Politics & Government

Tear it down now? Here’s what’s happening with the decaying Columbus Government Center

Any day now, the fate of the decaying Columbus Government Center will be decided. Part or all of the 48-year-old complex on 10th Street faces almost certain demolition.

After spending millions over the past few years in repairs and maintenance and after hundreds of planning hours and untold meeting time, the Columbus Council is trying to figure out what’s next for the 12-story building.

In January 2017, former Mayor Teresa Tomlinson created the Commission on New Government and Judicial Building to review conditions at the center and to present options for moving forward.

At that time Tomlinson said, “This building has served us well for nearly fifty years,“ but added, “This building no longer serves our needs.“

She listed a litany of concerns:

A worn out heating and air system

A trailer-sized portable generator takes up too much space in parking lot

No sprinkler systems on upper floors

The stairwells are not contained, meaning they can easily fill with smoke

Other issues listed by officials include the fact that the building does not comply with the Americans with Disabilities Act or other building codes and that prisoners must be transported through the building and do not have a separate entrance.

More than 15 months later, the council and new mayor, Skip Henderson, are looking at these options:

Option 1 would consist of a complete demolition of the wings and parking garage to provide for a new judicial center on the existing site. The tower would be renovated for city administration and a new parking structure would be created on the site.

Option 2 would consist of a complete demolition of the tower, wings and parking garage and provide for a new judicial center, new administration building and new parking deck to be constructed on the site.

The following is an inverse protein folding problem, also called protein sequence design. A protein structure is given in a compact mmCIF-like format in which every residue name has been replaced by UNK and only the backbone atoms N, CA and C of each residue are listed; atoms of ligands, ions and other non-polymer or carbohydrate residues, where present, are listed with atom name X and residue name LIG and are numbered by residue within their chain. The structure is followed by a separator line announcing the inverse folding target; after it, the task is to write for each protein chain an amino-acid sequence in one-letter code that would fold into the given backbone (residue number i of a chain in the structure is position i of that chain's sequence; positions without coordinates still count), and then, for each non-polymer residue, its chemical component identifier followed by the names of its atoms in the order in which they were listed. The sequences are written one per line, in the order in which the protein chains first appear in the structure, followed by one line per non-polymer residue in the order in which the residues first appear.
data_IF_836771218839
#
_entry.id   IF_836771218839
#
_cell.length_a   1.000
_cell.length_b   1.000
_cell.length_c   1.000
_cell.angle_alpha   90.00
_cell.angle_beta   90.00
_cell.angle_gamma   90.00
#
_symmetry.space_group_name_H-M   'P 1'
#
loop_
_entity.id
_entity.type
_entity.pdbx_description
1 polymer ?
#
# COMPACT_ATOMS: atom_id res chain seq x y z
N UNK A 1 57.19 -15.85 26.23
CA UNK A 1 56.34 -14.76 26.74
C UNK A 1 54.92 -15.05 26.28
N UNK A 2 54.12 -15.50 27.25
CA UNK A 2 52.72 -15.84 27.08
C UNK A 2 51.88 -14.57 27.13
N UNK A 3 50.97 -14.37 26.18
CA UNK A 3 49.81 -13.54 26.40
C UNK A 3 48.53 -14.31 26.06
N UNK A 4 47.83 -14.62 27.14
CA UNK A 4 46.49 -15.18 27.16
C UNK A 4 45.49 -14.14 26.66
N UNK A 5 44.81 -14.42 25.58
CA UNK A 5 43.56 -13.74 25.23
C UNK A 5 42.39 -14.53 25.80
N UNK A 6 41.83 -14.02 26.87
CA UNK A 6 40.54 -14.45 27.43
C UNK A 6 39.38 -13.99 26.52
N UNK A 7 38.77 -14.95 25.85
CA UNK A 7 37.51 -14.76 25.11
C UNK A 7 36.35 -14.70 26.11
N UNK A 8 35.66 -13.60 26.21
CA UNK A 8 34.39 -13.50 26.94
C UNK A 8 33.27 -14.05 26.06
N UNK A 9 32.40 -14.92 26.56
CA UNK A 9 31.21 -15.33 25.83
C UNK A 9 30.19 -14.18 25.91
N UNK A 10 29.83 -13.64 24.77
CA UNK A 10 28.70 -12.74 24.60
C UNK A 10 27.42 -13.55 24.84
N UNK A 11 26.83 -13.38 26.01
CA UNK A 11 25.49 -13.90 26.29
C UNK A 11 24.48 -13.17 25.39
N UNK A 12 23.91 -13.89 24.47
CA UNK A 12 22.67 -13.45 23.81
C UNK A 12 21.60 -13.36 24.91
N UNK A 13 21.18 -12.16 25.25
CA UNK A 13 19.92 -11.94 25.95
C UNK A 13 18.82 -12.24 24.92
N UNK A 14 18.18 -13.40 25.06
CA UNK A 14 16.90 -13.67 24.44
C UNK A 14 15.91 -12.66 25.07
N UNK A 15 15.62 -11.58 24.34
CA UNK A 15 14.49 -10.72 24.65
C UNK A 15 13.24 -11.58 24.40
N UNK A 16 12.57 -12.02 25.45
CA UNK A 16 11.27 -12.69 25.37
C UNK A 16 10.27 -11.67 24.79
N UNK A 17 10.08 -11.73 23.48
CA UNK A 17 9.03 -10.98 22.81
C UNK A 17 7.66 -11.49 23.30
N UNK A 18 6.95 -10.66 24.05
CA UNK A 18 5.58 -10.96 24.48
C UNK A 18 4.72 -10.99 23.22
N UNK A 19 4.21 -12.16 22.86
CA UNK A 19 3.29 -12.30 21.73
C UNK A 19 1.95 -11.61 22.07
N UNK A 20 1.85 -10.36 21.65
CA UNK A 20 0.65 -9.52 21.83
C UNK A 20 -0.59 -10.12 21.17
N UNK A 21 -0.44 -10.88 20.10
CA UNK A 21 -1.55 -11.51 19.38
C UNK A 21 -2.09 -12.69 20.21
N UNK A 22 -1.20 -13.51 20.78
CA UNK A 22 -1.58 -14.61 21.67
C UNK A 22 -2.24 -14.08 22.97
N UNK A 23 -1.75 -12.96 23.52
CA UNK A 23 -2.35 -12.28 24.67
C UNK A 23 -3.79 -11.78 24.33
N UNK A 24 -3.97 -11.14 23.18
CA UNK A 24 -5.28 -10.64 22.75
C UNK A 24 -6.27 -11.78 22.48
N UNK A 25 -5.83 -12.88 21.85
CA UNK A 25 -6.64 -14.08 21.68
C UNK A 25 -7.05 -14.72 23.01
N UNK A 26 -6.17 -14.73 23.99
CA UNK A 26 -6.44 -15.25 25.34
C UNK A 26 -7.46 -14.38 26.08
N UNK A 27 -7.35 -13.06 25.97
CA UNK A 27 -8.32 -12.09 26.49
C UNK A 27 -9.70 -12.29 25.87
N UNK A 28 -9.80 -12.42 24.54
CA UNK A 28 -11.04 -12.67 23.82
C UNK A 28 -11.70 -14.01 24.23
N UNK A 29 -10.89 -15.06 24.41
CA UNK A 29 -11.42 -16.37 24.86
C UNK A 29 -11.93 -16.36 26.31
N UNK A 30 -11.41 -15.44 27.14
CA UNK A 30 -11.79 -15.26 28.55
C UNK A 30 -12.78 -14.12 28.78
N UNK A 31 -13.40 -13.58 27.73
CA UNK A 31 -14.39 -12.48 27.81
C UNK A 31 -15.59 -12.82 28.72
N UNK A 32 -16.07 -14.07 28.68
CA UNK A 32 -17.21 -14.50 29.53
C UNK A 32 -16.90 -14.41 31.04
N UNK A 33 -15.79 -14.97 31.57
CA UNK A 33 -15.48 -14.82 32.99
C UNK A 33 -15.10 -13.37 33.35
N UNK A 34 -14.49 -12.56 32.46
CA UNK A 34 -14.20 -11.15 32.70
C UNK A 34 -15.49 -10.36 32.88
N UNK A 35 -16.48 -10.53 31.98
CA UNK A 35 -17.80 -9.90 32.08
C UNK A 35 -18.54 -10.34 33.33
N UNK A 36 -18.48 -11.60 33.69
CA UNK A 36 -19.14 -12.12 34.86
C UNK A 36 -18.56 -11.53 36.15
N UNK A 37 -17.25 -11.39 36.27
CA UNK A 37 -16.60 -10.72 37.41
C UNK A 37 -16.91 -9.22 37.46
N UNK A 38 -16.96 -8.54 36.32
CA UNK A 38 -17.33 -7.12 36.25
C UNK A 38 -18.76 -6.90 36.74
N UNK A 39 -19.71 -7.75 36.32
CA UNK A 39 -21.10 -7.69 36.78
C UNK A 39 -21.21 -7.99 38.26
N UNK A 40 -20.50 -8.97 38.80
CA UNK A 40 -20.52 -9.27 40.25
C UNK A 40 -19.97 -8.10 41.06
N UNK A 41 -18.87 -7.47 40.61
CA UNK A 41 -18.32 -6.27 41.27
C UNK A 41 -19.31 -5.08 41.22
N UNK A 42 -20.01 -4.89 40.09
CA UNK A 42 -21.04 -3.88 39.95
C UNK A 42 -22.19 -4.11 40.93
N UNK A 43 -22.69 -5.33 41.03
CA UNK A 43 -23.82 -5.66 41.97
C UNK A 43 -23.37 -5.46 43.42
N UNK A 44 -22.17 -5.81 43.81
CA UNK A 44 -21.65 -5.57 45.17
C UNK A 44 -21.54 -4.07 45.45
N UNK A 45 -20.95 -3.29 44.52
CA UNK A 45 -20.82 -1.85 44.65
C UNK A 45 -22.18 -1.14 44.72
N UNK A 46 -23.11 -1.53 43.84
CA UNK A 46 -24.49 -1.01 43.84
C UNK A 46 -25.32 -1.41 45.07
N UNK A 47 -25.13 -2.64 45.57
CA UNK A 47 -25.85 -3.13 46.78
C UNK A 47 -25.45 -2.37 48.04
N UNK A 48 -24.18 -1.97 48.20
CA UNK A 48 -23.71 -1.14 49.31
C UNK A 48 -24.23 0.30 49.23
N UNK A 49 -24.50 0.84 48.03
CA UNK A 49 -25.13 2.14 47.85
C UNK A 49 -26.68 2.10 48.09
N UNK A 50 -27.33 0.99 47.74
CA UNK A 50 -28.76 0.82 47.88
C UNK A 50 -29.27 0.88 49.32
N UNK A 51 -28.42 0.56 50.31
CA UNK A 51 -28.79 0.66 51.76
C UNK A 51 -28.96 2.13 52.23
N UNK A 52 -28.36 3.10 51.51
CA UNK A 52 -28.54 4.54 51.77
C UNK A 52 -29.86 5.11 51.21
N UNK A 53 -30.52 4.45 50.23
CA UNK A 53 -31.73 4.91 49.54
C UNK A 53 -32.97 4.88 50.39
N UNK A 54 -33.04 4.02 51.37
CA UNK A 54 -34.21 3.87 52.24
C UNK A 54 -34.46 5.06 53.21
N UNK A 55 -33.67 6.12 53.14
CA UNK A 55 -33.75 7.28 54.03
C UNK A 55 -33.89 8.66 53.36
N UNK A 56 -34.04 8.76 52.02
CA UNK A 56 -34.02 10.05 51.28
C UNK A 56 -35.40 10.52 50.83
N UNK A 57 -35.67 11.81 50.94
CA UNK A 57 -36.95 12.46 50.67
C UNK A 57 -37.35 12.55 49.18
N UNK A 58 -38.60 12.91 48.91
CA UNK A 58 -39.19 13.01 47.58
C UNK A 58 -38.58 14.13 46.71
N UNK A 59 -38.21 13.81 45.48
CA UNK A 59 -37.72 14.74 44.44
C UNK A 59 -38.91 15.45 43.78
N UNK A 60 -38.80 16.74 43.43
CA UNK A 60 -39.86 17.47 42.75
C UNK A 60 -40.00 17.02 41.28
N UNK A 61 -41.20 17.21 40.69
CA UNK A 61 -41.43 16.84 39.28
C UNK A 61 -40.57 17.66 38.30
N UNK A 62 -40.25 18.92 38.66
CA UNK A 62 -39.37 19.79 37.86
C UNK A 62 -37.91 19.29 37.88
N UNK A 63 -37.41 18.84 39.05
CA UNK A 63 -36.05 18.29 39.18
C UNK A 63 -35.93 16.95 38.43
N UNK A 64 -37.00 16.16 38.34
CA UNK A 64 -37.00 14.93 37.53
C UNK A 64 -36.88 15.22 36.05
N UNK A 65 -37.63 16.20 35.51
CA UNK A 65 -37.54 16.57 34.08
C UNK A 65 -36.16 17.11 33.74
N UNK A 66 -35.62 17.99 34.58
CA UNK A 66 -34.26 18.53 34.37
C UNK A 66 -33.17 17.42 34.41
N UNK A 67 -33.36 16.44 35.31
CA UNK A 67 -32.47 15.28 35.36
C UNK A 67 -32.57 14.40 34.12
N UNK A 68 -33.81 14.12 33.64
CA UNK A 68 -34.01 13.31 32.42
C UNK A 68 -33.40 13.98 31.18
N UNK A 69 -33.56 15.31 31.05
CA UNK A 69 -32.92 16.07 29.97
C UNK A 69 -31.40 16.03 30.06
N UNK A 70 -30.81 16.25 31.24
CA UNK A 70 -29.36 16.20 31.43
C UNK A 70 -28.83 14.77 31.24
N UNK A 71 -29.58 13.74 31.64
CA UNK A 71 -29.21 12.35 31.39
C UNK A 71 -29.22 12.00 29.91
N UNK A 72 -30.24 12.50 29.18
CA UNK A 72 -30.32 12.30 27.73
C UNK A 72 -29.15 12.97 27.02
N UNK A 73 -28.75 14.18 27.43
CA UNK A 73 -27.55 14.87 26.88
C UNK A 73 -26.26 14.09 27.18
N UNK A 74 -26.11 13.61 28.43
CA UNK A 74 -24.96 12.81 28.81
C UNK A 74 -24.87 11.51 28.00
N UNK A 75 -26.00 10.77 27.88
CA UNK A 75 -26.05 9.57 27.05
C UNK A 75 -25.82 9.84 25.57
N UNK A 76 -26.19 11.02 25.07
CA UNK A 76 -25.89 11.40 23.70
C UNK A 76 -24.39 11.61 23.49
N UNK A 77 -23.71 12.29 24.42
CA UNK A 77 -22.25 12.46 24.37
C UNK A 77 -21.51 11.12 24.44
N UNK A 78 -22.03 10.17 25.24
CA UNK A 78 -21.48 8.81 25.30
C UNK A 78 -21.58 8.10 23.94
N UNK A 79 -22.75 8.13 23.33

Option 3 would consist of a complete demolition of the tower, wings and parking garage and provide for construction of a new judicial center and parking garage on existing site. A building and parking structure for city administration would be constructed on a new site.

Option 4 would consist of a new site for both judicial and administration facilities and parking to support those facilities.

Officials estimate around 300,000 square feet will be needed to replace the complex.

By the Numbers

$1 million for 2017 ground floor renovations

$350,000 for emergency pipe repairs in June 2017

$1.1 million insurance settlement to repair damage caused by water main break in June 2018

$2.5 million in bonds issued to address fire and safety issues in October 2018

$150 million maximum estimated project amount for any of the four options

$1,091,600 available budget to evaluate the four options and provide detailed cost information and design

$35 million usual amount the city collects each year in Local Option Sales Tax

51 percent of citizens and officials polled prefer a new complex on a completely new site

How to pay for it

A Special Purpose Local Option Sales Tax is the most likely source of funding for the project. Henderson said during his State of the City address earlier this year that he would ask council to consider the tax once the Muscogee County School District tax for special projects expires in 2020.

Voters would be asked to approve the tax that can only be utilized for capital projects.